Despite a new forecast that housing prices will drop 3.5 per cent in British Columbia in 2011, Jan Fricker and her husband Steve Lott are confident they will soon find a buyer for their east-side character house.
The house, at 431 E. 37th Ave. and listed for $899,000, is near Main Street, one of Vancouver’s hottest real-estate neighbourhoods.
Fricker, 49, and Lott, 55, love the neighbourhood so much they bought an empty lot one block away in 2006 and built their dream home.
Since then, they’ve been renting out the 2,400-square-foot 37th Avenue house, which also has a two-bedroom basement suite. They decided to carry two mortgages and the market appears strong, Fricker said.
Their confidence goes against the Canadian Real Estate Association’s lowered forecast for both sales volume and prices for 2011, based on a “weaker than expected start to the new year in British Columbia.”
The CREA says rising interest rates, a change to mortgage regulations and declining affordability due to rising prices are the reasons for its revised forecast, released Wednesday.
For the whole of B.C., the CREA’s forecast says prices are expected to rise 2.3 per cent to an average price of $476,400 for all home types this year and drop 3.5 per cent to $459,800 next year.
Sales in B.C. are expected to fall 5.9 per cent in 2010 to 80,000 units from 85,028 units in 2009. The forecast for 2011 is for 71,500 units to be sold, a decrease of 10.6 per cent.
On Tuesday, the Bank of Canada raised its overnight rate for the first time in three years, to 0.50 per cent.
“With interest rates soon expected to rise, Canada is widely believed to be entering a typical demand-driven downturn due to recent price increases and rising interest rates,” said chief CREA economist Gregory Klump. “A downward trend in national sales activity combined with an increase in listings will result in a more balanced market.
Lorne Goldman, a Vancouver realtor for 30 years, says he places little faith in the new forecast.
“There was not an economist or a forecaster or an expert that correctly predicted the last change in the real estate market,” he said. “When February 2009 came, there was complete non-confidence in the real estate market as we were in the worst recession since the Great Depression. Prices were plummeting. [On] March 1, 2009, suddenly multiple offers showed up and prices rose significantly. Nobody predicted that.”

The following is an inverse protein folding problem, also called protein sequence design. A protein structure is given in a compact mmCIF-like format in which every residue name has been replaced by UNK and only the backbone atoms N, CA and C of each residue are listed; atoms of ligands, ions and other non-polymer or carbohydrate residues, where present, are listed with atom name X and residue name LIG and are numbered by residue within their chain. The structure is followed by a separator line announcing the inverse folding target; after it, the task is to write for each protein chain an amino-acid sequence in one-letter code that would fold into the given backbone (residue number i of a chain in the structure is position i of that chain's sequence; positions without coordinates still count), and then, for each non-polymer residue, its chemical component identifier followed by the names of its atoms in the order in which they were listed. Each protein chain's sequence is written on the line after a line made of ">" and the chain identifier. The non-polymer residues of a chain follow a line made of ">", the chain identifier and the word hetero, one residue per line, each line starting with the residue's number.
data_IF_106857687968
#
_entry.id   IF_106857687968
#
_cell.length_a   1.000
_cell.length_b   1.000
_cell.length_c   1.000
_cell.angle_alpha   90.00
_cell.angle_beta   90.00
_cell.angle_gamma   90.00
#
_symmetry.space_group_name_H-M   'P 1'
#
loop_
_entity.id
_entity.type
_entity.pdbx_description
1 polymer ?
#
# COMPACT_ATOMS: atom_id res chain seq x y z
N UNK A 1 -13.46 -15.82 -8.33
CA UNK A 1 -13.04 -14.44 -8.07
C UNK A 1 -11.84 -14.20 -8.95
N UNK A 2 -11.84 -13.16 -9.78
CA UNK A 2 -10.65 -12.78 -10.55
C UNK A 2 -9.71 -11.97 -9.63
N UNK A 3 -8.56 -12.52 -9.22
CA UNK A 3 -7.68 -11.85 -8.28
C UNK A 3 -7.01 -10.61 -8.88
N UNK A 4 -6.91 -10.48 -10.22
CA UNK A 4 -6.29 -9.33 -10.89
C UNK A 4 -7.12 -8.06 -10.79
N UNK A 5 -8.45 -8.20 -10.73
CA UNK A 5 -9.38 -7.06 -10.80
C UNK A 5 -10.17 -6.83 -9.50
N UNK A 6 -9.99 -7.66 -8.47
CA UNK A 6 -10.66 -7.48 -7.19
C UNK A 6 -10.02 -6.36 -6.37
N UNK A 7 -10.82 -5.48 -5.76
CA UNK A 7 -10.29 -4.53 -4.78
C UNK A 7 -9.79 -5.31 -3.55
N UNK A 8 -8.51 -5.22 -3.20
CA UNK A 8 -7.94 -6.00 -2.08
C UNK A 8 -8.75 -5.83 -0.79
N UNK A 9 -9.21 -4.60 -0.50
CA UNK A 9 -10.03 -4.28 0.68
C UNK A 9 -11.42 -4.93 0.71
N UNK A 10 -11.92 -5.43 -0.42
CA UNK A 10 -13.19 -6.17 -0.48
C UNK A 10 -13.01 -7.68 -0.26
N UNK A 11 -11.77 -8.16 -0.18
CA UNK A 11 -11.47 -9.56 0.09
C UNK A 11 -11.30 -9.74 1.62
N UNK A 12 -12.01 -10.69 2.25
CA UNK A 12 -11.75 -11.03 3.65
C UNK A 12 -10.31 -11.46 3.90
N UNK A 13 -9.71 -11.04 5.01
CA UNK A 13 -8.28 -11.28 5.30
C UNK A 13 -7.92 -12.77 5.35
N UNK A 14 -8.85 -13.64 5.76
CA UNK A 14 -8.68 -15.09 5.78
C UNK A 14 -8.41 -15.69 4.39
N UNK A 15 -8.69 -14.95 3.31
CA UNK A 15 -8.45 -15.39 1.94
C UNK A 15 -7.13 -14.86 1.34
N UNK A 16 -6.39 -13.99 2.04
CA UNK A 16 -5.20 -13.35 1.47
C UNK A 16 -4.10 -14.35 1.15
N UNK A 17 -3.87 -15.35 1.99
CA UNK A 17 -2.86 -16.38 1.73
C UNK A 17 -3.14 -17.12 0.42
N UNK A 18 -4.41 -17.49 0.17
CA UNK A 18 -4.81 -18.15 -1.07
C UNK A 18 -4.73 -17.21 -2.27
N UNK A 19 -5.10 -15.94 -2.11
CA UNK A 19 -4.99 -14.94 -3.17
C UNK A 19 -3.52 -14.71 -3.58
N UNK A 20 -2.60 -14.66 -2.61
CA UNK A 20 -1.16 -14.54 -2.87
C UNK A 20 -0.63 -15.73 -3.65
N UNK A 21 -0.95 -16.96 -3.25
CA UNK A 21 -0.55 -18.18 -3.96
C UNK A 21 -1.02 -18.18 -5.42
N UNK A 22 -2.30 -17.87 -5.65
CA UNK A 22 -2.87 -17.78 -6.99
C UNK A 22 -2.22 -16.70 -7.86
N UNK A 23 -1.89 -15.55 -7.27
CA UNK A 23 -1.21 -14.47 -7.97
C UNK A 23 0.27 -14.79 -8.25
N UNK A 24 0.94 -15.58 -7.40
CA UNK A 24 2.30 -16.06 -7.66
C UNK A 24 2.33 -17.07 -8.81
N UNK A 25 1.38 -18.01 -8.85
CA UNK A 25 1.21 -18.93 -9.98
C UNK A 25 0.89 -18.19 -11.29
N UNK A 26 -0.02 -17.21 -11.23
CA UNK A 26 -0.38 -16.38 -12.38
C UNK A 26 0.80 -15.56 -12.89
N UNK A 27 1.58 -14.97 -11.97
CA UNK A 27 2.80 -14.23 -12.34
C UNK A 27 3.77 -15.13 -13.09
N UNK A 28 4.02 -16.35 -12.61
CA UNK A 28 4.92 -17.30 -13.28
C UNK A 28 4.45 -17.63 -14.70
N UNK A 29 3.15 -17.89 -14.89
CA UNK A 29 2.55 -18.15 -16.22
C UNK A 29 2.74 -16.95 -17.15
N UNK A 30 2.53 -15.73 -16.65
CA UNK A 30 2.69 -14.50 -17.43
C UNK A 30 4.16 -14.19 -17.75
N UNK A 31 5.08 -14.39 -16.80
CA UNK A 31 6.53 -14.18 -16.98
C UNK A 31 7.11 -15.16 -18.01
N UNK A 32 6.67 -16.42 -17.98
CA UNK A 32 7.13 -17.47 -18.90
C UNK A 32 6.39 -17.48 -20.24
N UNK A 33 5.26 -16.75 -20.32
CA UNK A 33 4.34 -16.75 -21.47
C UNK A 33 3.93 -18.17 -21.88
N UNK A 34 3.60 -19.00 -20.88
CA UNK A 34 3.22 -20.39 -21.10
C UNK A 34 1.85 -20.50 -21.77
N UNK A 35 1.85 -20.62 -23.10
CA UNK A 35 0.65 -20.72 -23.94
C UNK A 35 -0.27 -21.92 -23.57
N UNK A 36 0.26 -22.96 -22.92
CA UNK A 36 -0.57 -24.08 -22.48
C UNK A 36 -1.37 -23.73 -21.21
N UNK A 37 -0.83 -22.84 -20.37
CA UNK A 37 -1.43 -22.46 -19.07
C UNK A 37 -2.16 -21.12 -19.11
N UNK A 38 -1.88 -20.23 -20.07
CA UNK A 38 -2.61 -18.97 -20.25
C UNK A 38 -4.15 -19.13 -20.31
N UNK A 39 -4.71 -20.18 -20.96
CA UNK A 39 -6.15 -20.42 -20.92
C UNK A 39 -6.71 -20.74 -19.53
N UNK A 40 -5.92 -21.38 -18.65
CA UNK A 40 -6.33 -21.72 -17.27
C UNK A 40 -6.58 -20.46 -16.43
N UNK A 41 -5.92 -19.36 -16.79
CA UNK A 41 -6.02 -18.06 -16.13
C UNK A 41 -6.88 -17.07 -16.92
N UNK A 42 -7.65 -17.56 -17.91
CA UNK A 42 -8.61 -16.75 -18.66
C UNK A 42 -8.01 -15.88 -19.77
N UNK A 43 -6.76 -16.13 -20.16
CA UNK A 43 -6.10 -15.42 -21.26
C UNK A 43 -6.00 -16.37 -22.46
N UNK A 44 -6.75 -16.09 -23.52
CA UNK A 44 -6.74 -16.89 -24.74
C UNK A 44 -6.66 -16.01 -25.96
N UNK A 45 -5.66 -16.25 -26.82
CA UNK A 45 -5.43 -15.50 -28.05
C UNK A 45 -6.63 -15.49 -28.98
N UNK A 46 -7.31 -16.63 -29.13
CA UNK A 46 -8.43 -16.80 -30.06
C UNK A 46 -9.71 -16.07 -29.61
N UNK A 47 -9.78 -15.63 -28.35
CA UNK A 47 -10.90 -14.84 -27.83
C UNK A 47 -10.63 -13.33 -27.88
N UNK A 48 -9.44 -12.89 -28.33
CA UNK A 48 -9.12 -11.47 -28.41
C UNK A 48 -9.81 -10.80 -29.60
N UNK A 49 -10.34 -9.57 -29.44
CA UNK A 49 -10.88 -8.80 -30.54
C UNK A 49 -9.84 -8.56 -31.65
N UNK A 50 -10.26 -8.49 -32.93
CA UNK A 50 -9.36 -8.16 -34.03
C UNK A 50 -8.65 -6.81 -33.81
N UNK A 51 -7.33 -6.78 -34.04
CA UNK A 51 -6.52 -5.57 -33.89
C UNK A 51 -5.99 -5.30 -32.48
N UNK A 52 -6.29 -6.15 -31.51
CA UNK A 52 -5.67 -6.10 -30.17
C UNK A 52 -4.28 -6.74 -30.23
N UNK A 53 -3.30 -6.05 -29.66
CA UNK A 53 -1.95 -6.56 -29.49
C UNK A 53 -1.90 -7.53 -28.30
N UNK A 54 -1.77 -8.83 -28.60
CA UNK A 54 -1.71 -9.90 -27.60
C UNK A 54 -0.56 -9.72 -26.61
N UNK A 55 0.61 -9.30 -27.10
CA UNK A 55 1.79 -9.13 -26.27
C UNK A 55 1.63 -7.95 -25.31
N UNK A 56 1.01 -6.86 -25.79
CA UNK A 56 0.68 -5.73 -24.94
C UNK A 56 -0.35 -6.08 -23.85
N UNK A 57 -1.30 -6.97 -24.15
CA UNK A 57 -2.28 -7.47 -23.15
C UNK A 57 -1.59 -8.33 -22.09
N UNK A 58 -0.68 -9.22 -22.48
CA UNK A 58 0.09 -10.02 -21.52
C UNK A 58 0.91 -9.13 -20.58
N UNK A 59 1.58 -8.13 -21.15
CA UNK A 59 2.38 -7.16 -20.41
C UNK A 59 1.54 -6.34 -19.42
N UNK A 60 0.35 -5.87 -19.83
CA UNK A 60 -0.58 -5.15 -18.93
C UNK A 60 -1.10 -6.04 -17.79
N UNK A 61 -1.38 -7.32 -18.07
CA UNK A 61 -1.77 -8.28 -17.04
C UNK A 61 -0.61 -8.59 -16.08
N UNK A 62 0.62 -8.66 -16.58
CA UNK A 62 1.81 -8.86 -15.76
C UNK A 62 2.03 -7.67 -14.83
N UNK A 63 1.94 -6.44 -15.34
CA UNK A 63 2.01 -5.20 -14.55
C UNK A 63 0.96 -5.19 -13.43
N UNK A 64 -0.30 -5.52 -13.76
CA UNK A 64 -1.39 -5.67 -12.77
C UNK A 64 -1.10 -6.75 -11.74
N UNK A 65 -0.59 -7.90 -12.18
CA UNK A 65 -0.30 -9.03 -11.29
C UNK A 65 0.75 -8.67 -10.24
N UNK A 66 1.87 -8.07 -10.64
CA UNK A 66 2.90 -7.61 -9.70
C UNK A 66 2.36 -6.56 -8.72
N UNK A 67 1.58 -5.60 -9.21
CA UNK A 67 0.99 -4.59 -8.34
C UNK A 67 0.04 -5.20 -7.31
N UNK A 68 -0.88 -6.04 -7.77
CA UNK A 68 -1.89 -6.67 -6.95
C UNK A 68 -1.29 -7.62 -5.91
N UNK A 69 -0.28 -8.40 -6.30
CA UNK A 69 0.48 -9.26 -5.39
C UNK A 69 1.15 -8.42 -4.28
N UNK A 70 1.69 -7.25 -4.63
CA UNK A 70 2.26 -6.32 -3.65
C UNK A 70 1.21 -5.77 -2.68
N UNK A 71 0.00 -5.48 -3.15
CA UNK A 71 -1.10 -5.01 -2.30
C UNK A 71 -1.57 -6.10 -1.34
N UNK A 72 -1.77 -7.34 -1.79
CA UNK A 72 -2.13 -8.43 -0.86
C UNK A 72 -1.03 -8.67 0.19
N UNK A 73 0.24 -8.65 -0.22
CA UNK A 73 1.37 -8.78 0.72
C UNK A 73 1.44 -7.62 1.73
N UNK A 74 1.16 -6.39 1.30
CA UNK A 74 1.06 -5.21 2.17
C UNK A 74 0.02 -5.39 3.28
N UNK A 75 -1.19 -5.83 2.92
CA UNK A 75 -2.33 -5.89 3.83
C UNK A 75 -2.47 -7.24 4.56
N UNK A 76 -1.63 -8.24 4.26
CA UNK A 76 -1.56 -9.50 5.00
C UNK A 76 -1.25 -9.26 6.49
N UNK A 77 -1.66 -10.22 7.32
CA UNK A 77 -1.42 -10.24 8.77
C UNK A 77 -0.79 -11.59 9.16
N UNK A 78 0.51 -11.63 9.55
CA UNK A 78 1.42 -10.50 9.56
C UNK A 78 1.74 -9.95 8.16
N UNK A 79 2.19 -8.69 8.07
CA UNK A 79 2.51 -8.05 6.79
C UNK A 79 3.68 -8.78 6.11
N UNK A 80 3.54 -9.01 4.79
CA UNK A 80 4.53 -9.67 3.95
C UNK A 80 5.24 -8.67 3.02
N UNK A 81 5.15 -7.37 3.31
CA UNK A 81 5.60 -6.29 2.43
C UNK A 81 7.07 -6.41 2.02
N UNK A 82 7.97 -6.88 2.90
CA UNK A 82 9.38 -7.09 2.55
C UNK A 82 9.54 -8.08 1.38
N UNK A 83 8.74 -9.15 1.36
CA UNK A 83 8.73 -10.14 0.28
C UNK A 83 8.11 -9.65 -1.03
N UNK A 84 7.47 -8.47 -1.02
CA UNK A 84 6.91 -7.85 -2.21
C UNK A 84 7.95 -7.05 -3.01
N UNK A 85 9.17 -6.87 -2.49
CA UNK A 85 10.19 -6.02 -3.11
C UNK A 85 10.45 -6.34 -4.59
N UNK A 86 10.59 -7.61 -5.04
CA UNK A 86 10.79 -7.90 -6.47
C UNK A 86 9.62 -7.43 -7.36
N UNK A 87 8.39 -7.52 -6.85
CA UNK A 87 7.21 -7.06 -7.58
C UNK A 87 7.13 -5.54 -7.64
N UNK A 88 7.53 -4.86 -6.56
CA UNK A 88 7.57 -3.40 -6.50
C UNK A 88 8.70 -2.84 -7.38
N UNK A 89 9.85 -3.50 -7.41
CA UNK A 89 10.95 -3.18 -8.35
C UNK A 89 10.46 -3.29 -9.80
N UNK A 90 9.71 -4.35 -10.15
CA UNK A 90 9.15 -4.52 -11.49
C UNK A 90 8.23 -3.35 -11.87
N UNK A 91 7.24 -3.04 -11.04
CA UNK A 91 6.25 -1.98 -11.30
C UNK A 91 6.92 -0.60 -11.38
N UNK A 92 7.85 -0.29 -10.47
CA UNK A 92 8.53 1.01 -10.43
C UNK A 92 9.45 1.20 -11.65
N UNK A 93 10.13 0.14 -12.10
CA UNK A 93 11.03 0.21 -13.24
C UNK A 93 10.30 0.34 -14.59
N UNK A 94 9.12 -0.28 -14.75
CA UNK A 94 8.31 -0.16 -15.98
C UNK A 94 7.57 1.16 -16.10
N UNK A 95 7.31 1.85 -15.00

The most in-demand area for character homes in Vancouver is the Main Street neighbourhood, Goldman said, where houses start at about $800,000.
“The cachet of the Commercial Drive area is being usurped by the Main Street area,” he said. One listing near Main Street and 17th Avenue has been on the market one week and received three offers, he said, while on the west side, he does not have any multiple-offer situations for any of his listings.
Goldman attributed this to lower prices on the east side and the popularity of the Main Street neighbourhood.
Goldman has one couple selling their Kerrisdale home to buy a smaller one in either the Commercial Drive or Main Street neighbourhood, but they’ve found less selection and a more competitive market on the east side.
There were 800 listings as of Wednesday for single-family homes on the west side and 809 listings on the east side, but “the market seems to be hotter on the east side,” Goldman said.
Fricker and Lott have yet to have any written offers on their house, which has been listed for three weeks, but they’ve had lots of interest, with 50 or 60 people at each showing.
“We’re pretty confident we’ll get it sold,” Lott said. “Land in the city is going to increase no matter what.”
Goldman, who works for MacDonald Realty, said he has seen an overall decrease in the number of offers and calls he is receiving, possibly due to higher-than-normal demand earlier this year.
“The reason there was more demand is that there were people with pre-approved mortgages, and now rates have gone up. They were rushing to get their property before rates went up,” he said.
Although both Fricker and Lott grew up in the suburbs — one in North Vancouver, the other in White Rock — a passionate commitment against commuting led them to the city.
“We love living in the city. We have only one car and we ride our bikes and take transit. It’s really critical to us to live close enough in so that we can do that,” Fricker said.
Fricker works in Yaletown and commutes via bus and the Canada Line, while Lott, who is an elementary school teacher, rides his bike to work.
They bought the house in 1996 for $270,000, a price, they say, that reflected the state the house was in at the time.
“It was a dump,” Fricker said. “We’ve worked really hard on this house.”